This study aims to explore mental health literacy, specifically focusing on depression, among Southeast Asian (SEA) elderly refugees residing in the Twin Cities of St. Paul and Minneapolis, Minnesota. Three focus groups were held with nine mental health professionals who work with SEA elders. Jorm's mental health literacy framework guided the study theoretically. For data analysis, grounded theory was employed by utilizing MAX QDA2. Four themes emerged from the analysis: 1) lack of knowledge about specific mental disorders, 2) culture-specific knowledge and beliefs on the causes of depression, 3) lack of awareness about professional help, and 4) cultural attitudes toward seeking mental health services. The findings indicated that cultural beliefs of SEA elders impact their ability to understand, recognize, and respond to depression. Barriers to treatment were identified and recommendations were made to reduce mental health disparity in this elderly population.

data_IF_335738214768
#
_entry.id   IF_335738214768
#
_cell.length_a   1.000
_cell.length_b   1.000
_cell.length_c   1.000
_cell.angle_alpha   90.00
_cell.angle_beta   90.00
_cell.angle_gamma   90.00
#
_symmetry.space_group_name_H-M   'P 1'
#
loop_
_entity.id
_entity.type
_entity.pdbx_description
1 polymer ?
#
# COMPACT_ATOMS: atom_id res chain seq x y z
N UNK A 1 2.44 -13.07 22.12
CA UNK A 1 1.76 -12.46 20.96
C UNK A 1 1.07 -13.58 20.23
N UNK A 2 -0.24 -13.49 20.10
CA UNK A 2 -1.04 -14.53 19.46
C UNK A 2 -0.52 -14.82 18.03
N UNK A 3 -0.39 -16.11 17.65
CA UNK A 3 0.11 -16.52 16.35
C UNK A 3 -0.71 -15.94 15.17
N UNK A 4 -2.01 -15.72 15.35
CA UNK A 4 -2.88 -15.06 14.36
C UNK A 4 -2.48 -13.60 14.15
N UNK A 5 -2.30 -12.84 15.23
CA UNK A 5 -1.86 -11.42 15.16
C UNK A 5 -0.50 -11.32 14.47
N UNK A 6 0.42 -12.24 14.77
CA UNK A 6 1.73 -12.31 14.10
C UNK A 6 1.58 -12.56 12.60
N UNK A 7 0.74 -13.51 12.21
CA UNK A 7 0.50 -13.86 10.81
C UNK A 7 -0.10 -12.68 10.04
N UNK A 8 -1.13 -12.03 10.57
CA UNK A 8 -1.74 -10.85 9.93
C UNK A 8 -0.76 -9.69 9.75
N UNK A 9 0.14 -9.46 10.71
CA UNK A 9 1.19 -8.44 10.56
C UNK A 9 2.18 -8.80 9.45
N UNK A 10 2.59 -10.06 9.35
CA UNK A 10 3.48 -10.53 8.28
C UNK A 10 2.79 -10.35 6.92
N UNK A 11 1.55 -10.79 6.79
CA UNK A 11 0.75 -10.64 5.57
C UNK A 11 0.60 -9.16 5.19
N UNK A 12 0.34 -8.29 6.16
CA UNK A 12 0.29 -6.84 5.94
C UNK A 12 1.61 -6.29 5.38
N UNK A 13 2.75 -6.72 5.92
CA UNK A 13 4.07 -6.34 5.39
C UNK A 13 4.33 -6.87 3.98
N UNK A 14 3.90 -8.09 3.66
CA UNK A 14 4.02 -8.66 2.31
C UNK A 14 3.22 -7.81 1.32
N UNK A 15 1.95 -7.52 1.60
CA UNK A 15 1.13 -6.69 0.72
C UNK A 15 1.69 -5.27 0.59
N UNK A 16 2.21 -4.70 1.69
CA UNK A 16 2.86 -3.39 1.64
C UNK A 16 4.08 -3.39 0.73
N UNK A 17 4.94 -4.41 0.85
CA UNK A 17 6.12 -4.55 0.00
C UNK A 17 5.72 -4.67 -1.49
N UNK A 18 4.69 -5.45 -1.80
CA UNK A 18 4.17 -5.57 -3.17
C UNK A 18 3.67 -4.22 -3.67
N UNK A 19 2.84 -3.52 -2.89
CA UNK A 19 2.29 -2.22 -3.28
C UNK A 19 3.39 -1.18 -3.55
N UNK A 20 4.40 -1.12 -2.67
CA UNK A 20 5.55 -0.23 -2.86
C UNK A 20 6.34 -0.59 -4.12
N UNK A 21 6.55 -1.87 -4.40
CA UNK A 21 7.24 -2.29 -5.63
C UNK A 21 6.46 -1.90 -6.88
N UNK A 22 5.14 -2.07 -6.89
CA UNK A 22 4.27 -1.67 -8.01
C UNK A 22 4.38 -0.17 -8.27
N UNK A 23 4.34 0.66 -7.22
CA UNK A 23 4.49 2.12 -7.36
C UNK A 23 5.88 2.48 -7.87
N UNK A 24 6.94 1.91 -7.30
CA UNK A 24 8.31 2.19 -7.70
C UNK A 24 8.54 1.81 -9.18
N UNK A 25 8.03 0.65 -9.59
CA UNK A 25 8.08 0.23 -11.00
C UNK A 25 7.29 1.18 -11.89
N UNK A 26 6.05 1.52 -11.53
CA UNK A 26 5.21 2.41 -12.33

|Original language||English (US)|
|Number of pages||22|
|Journal||International Journal of Aging and Human Development|
|State||Published - Jan 1 2010|